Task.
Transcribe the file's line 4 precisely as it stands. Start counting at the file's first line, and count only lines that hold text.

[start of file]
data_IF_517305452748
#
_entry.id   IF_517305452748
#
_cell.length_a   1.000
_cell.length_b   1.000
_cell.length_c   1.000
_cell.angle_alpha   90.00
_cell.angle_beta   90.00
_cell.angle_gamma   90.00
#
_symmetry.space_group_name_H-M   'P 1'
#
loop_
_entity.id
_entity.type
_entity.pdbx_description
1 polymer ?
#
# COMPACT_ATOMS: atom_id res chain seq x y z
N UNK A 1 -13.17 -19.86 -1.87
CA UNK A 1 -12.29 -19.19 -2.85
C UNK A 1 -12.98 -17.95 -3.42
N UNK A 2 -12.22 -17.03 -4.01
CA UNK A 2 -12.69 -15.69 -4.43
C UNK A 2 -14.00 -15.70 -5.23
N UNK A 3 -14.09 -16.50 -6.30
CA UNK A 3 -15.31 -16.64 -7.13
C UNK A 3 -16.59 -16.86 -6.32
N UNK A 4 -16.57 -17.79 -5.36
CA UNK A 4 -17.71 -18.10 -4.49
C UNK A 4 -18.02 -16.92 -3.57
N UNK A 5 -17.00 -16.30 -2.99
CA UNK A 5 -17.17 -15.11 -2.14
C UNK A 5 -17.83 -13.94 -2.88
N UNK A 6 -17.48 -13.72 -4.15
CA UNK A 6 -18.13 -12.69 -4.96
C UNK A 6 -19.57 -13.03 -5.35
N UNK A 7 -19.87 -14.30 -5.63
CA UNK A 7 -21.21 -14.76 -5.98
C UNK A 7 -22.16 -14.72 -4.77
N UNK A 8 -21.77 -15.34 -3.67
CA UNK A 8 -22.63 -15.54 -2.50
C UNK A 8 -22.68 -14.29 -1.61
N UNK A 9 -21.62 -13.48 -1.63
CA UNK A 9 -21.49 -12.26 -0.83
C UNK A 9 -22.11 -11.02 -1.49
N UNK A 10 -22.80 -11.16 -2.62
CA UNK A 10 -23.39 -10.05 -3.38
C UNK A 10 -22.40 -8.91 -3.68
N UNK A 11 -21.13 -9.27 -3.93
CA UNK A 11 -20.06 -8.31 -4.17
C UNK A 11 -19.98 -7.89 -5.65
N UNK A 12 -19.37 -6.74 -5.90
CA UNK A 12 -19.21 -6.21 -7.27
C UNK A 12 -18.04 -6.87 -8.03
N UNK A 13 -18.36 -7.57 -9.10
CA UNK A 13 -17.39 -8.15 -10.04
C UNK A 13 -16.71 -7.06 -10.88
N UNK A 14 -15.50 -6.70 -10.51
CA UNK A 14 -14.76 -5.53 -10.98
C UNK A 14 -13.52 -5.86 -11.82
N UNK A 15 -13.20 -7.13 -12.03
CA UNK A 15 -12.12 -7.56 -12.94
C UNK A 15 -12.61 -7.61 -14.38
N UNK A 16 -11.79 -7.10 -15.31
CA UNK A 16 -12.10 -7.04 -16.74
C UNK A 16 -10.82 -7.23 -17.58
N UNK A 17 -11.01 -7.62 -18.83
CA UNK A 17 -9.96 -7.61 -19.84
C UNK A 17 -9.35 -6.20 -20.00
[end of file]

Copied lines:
#